50 years ago today the Apollo 11 spacecraft touched down on the Earth’s Moon, marking this day in history, 1969, as one that changed our world and our future, forever. Not only had humans left the planet’s atmosphere, but touched down on another surface some 384,400km away, and managed to return safely.
As many people know, Honeysuckle Creek NASA Tracking Station and the Parkes Radio Telescope were crucial in transmitting the footage of the moon landing to the world. It is said that six hundred million people, one fifth of humanity at the time, tuned in to watch history be made.
Radio transmission from the astronauts’ space suits came through Honeysuckle Creek and then onto NASA Mission Control in Houston, Texas. This was the only connection that NASA had with the astronauts once they had stepped off the landing module. Honeysuckle Creek also transmitted the first 8 and a half minutes of the Moon landing, due to strong winds disturbing the signal at Parkes. NASA switched the vision to Parkes when the quality improved, and the rest is history.
Vintage FM’s Drive time announcer John Bond was in high school when it all happened and remembers watching it on a tiny black and white TV.
Earlier this week he spoke to Todd Barber, Senior Propulsion Engineer at NASA’s Jet Propulsion Lab. Todd’s work in leading the Cassini spacecraft mission from 1997 until 2017, getting the Curiosity Rovers to Mars and now continuing the Voyager legacy as it enters it’s 42nd year (Now in interstellar space) makes not only his CV, but his life, sound pretty cool.
John asked Todd how space exploration makes a difference to us here on Earth.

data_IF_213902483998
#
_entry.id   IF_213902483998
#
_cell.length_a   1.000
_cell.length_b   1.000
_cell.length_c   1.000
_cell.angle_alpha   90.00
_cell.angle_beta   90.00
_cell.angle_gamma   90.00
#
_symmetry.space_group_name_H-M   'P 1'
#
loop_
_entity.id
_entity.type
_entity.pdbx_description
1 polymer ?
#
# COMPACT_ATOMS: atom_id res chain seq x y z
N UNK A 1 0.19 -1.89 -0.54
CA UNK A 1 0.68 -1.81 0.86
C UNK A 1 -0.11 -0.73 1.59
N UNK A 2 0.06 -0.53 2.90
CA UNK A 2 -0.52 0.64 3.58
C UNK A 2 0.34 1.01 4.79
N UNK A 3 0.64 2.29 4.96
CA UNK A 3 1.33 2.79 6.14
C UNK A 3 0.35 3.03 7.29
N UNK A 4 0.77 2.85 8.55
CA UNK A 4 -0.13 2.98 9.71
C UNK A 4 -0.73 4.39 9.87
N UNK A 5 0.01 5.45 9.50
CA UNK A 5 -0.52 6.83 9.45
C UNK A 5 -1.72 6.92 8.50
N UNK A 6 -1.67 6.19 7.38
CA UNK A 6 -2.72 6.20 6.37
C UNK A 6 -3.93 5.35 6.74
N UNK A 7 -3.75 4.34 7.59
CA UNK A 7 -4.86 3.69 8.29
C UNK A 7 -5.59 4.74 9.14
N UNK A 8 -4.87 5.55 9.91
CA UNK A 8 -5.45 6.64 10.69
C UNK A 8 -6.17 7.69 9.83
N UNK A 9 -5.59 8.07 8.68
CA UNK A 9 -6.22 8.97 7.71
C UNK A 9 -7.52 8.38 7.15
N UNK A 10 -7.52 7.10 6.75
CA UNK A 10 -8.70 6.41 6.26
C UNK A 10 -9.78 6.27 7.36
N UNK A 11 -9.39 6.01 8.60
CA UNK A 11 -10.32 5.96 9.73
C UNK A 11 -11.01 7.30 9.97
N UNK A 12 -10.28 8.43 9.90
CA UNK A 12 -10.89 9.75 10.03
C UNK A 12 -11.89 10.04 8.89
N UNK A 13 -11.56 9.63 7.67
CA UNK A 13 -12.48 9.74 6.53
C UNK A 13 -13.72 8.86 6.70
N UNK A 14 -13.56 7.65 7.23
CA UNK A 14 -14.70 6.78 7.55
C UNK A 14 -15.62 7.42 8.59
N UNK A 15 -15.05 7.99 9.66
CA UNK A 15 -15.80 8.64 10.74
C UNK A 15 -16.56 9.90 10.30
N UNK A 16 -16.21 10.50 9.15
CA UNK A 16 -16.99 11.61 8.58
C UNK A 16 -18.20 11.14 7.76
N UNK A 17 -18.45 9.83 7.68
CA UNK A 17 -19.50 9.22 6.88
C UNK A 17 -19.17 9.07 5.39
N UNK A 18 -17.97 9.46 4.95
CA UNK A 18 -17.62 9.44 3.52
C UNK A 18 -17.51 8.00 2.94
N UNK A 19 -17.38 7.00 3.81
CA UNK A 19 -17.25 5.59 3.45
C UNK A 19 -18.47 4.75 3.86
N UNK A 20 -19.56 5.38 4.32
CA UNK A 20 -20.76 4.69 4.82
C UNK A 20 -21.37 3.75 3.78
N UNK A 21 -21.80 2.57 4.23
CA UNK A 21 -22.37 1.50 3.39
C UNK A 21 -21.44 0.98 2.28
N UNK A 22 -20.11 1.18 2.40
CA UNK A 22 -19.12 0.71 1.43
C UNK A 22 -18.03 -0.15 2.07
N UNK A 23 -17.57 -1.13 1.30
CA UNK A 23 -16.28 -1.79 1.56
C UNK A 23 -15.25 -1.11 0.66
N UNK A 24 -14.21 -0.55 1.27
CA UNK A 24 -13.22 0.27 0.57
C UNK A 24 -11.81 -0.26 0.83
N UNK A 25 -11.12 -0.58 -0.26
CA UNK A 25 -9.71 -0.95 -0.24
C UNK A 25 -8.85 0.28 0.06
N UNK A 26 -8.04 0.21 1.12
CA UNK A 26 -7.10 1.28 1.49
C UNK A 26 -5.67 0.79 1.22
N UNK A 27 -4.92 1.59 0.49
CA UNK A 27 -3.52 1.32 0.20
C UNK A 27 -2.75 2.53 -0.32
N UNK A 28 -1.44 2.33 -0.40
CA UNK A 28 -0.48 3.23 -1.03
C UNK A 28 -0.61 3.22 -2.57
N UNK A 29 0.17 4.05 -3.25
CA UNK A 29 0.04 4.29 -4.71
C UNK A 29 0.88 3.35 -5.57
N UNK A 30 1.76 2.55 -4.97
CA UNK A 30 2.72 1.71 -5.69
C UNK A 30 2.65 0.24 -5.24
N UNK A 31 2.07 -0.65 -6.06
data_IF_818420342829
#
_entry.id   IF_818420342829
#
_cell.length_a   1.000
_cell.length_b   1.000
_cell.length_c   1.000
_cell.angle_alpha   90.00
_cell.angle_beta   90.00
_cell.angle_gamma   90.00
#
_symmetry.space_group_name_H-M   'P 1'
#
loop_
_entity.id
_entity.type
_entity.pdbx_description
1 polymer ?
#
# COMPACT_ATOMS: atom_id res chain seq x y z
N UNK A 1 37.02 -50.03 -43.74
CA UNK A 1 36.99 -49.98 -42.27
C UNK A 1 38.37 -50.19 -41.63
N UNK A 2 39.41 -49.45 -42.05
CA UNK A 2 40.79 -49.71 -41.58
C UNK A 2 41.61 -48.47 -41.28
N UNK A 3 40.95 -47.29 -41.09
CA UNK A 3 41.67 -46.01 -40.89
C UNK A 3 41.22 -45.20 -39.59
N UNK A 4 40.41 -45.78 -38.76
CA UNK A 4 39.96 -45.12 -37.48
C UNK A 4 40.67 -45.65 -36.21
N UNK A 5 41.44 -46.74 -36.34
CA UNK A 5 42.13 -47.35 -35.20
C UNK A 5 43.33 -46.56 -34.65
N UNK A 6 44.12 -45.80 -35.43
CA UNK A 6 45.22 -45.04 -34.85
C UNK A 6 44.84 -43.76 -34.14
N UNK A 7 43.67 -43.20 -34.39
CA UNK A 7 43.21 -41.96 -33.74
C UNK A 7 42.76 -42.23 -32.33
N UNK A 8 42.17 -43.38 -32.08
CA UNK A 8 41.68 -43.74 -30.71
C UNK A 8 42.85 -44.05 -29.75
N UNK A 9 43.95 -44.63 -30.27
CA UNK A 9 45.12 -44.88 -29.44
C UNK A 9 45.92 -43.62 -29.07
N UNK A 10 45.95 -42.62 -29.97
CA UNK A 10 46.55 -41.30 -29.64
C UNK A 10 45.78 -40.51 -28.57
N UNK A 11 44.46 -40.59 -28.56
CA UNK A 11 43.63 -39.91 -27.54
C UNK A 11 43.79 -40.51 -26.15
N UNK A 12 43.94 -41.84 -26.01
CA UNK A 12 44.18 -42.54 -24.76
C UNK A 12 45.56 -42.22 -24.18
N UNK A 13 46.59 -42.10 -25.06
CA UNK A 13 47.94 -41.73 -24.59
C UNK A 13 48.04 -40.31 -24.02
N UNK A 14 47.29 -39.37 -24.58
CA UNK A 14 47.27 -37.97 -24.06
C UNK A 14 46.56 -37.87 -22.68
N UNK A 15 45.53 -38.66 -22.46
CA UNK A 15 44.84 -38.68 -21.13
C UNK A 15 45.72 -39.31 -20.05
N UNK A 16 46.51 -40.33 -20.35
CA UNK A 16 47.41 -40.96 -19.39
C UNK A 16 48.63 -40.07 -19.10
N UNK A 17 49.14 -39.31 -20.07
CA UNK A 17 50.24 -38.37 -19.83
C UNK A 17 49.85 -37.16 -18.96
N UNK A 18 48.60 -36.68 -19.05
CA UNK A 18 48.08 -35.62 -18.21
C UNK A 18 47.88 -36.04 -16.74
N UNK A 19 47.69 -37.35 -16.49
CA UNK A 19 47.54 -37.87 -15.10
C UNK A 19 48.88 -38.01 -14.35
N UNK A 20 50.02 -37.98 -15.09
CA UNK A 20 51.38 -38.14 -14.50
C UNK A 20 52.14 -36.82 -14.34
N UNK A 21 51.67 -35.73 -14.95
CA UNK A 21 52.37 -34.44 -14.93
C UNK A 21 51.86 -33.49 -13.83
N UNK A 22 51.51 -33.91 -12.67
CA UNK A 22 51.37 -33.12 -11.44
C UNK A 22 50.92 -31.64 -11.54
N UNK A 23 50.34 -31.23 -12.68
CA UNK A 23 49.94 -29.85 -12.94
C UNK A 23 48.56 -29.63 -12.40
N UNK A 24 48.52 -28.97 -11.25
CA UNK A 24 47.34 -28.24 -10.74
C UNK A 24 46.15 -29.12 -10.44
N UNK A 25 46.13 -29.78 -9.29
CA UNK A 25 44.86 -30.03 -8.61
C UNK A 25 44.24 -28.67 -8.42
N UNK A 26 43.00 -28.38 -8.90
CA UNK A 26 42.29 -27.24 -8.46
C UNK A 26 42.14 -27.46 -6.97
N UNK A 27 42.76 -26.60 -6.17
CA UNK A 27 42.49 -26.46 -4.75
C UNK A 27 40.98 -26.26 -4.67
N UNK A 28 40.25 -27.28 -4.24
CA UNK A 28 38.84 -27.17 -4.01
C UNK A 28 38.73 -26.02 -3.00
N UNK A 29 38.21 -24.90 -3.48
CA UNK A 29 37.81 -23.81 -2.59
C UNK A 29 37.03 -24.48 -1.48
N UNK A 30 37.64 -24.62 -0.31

What we’ve found, and this is amazing to me, We understand the Earth far better once this whole business of planetary exploration began. Sometimes you need the perspective of seeing how other planets do it and what the differences are to appreciate how the home planet works.
One classic example was studying the temperatures of Venus. Where Venus was hotter than Mercury even though it was further from the sun, a huge surprise, but finally when we got there with spacecraft, we started understanding the data, the greenhouse effect was discovered.
John also asked Todd what he thought the legacy of Apollo 11 was.
For me, if I look back in the 60’s in the US it was a very tumultuous time, there was a lot of political turmoil and unrest – perhaps not so different than other times. But not only the US, people on different sides, everybody where they were, they stopped for a minute. And this wasn’t the US sending a man to the moon – two men to the moon – this was humanity. This was an achievement of humans on planet earth. So the whole world I think got a little smaller.
It was predated on Christmas Eve of 1968 when Apollo 8 flew around the moon, looked back and saw that beautiful, fragile earth and read from Genesis and the Old Testament on Christmas Eve and it’s said that’s the picture that launched a thousand environmentalists. So I think it made us fragilely and painfully aware of how precious and beautiful our home planet is.
So to me, that’s the two legacies, this brief moment of world peace and this revelation that really we are on a small fragile world.
Hear the full 21 minute interview below: